By Dan Byrne for AMLi
NO EU country has achieved the highest standard in enforcing against foreign bribery, while nine have achieved the worst rating, according to a new report.
The Exporting Corruption Report 2020 – released in October by German NGO Transparency International, noted that nearly half the world’s exports come from countries that fail to punish foreign bribery properly.
EU countries have only ‘moderate enforcement,’ of anti-bribery laws at best, with nine considered to have ‘little or no’ enforcement of these laws at all. Those nine nations are Bulgaria, Hungary, Slovakia, Czechia, Poland, Finland, Luxembourg, Belgium and Ireland.
Meanwhile: the UK, Switzerland, the US and Israel are the only four nations considered to have ‘active enforcement’ of anti-bribery laws. Those four nations make up what is now a very small group of top-performers worldwide, compared to previous assessments, the report said.
Transparency International Chair Delia Ferreira Rubio said on the report’s release, “Money lost to foreign bribery wastes millions of dollars that could otherwise go to lifesaving services like health care.”
It is now over 21 years after the OECD anti-bribery convention was adopted in 1999.
The convention called for a global reduction in instances of political and corporate corruption in developing countries by introducing sanctions against the offering of bribes in international business transactions.
Tying acts of bribery in with the wider challenge of money laundering, the report claims that no country is immune from exporting foreign bribery from within their borders.
In the two years since Transparency International’s previous assessment, it has found the number of countries which ‘moderately enforce’ foreign bribery laws have more than doubled – four in 2018, nine in 2020.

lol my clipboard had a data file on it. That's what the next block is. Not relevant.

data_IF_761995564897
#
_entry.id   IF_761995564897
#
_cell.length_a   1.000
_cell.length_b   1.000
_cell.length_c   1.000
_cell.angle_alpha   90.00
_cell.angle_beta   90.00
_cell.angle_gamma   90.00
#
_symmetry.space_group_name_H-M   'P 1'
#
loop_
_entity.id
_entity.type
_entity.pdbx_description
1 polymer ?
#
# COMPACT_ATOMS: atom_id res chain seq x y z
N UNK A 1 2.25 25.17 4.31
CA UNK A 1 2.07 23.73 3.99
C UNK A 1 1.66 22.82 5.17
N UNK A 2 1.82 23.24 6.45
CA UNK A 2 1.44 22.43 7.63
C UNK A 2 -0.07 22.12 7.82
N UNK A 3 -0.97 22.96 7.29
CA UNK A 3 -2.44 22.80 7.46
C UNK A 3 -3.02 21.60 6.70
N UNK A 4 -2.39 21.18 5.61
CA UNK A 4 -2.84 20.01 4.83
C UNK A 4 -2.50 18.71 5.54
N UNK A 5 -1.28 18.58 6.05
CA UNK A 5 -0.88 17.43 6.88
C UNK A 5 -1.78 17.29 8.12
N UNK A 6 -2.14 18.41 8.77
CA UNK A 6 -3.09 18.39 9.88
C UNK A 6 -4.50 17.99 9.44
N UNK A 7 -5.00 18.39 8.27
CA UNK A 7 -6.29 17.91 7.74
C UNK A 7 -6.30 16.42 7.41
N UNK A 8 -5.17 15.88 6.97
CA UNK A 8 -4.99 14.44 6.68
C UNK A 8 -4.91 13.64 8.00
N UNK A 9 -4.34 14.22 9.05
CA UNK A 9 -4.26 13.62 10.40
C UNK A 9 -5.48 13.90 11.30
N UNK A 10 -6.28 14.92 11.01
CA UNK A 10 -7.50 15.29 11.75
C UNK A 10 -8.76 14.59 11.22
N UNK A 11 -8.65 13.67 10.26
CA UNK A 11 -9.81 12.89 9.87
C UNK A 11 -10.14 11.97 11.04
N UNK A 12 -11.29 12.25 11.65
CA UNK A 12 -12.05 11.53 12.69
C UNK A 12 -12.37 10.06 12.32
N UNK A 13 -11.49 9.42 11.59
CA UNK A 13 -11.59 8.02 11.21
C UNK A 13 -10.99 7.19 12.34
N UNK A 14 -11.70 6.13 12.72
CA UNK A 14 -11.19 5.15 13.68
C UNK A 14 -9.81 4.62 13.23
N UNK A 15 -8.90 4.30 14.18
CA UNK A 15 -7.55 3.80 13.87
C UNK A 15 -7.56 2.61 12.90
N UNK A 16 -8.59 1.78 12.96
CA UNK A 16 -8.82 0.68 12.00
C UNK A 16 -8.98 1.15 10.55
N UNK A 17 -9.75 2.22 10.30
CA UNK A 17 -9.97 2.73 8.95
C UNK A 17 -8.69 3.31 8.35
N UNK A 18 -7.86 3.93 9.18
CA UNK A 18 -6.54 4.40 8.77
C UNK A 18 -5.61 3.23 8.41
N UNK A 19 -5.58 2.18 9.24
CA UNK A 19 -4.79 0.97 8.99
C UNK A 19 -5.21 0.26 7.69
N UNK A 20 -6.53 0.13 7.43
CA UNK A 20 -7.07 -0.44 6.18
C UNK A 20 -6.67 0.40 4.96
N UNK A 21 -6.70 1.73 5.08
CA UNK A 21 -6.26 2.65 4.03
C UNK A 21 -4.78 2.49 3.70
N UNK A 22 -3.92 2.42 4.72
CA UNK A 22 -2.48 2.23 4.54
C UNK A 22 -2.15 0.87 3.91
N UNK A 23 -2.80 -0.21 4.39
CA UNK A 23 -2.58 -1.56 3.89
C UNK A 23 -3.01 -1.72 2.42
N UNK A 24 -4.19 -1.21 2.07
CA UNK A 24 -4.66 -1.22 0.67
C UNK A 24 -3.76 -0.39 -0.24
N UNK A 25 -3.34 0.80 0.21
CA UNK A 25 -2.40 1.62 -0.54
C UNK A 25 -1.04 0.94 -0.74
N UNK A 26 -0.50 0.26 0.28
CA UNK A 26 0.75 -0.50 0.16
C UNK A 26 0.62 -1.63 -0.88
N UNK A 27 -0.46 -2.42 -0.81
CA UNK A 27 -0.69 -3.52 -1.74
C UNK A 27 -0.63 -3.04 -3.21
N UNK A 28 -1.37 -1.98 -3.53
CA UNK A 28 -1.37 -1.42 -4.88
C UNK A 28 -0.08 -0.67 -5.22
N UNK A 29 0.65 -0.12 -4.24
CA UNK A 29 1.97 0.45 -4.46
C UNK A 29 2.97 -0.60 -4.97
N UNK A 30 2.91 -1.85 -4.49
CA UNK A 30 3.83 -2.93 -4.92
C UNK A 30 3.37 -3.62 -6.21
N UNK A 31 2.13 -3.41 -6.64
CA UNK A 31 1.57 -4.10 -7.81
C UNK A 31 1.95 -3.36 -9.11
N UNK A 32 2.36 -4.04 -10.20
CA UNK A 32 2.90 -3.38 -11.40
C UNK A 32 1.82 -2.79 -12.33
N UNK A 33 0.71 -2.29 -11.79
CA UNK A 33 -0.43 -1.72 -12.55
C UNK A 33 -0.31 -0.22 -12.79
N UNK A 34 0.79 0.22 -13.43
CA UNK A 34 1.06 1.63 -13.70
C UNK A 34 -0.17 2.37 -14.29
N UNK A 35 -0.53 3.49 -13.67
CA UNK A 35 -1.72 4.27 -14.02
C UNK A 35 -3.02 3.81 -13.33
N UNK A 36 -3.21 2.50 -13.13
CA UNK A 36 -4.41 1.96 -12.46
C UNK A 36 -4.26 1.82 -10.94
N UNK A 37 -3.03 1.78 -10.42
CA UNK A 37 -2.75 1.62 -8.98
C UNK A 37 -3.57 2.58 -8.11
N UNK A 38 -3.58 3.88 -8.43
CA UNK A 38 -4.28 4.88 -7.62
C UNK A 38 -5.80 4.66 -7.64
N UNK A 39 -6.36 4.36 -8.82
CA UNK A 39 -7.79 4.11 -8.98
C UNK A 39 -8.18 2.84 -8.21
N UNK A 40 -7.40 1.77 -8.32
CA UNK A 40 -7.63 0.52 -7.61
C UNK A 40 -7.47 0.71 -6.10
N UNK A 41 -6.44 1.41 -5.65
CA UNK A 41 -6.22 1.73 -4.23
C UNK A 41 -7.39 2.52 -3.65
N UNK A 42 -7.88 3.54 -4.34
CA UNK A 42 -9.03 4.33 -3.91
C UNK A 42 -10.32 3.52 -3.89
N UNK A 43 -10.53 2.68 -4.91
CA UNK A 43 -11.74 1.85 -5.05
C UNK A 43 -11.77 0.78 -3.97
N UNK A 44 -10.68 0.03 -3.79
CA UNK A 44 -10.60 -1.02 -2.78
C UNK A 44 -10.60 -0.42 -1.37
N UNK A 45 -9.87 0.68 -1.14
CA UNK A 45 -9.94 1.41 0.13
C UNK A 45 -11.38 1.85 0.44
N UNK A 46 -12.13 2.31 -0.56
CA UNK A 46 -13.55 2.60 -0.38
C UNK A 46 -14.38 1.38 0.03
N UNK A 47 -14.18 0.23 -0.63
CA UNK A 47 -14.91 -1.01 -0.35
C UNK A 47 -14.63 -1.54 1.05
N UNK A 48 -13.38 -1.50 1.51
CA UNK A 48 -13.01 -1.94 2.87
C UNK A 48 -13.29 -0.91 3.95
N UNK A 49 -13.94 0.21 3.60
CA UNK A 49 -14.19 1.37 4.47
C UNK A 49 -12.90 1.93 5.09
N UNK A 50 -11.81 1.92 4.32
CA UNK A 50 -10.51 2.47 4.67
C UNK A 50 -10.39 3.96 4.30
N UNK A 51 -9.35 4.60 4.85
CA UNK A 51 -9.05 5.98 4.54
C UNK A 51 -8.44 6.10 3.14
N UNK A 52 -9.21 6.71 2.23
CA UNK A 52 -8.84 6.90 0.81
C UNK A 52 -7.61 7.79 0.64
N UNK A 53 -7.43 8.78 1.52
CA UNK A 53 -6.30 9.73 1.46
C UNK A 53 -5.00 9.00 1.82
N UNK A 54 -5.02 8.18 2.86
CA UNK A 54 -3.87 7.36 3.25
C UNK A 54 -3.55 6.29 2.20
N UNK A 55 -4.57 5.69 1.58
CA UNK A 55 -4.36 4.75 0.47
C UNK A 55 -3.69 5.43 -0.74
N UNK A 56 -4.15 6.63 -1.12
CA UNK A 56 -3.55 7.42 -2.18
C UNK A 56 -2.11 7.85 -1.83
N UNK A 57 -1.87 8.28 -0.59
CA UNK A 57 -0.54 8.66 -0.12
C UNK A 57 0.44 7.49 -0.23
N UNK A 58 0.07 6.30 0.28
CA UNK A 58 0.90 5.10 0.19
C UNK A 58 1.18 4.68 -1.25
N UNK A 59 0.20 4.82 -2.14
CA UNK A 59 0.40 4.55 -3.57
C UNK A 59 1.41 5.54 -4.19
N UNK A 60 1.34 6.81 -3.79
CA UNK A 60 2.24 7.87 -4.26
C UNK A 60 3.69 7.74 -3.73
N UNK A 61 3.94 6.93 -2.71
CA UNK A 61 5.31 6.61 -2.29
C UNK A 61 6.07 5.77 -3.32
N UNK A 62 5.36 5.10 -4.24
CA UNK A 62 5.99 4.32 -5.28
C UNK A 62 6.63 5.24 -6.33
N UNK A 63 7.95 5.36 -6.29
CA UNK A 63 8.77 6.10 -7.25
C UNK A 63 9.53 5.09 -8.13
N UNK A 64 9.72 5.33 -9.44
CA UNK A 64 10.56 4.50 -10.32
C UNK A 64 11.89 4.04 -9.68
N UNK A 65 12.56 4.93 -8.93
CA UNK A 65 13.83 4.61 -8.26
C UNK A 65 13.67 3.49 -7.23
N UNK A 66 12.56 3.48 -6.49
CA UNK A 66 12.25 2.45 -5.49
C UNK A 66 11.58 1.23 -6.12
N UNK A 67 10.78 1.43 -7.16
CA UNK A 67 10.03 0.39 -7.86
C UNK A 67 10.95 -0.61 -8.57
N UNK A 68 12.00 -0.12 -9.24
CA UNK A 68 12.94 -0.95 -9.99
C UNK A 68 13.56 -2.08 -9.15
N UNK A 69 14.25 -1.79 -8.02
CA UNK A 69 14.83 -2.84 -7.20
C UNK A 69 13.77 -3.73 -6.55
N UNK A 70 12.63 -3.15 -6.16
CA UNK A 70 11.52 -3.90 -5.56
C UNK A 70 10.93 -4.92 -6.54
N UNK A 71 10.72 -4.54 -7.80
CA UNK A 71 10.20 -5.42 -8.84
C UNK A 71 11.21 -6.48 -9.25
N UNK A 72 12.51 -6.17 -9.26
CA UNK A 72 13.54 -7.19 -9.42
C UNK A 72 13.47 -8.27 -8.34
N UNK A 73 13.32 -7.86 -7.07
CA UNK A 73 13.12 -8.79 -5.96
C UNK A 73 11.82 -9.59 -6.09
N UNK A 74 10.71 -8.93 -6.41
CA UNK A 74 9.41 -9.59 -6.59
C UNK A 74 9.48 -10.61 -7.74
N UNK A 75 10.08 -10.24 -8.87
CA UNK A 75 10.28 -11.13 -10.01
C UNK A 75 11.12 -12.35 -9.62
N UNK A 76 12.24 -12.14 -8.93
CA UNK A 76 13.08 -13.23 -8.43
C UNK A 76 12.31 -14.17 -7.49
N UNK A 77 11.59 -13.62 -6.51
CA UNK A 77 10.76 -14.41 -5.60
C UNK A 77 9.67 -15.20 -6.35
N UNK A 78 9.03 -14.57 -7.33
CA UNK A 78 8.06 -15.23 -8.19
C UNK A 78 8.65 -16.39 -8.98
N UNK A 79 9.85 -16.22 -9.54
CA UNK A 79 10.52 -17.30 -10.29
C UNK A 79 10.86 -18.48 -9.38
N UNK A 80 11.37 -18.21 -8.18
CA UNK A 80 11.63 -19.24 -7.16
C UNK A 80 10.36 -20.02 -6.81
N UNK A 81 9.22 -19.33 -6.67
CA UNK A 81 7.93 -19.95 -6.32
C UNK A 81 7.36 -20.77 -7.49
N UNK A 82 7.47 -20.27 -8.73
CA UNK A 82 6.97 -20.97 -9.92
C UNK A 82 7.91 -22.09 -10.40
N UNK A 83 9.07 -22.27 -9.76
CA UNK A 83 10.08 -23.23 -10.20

It also found that several key economic powers worldwide that have not signed the OECD convention, such as China, India and Singapore, still fail to enforce anti-bribery laws.
Most countries now fail to publish acceptable enforcement information, and the lack of specific information about beneficial ownership – a common criticism from those looking to improve AML frameworks – is hindering enforcement worldwide.
The analysis scrutinised data from 47 countries and has led Transparency International to estimate that 83% of global exports to be affected by some kind of foreign bribery.
It recommends an immediate improvement in transparency of enforcement and beneficial ownership information, as well as an increase in international cooperation to fight foreign bribery – alongside the necessary structures to facilitate this.
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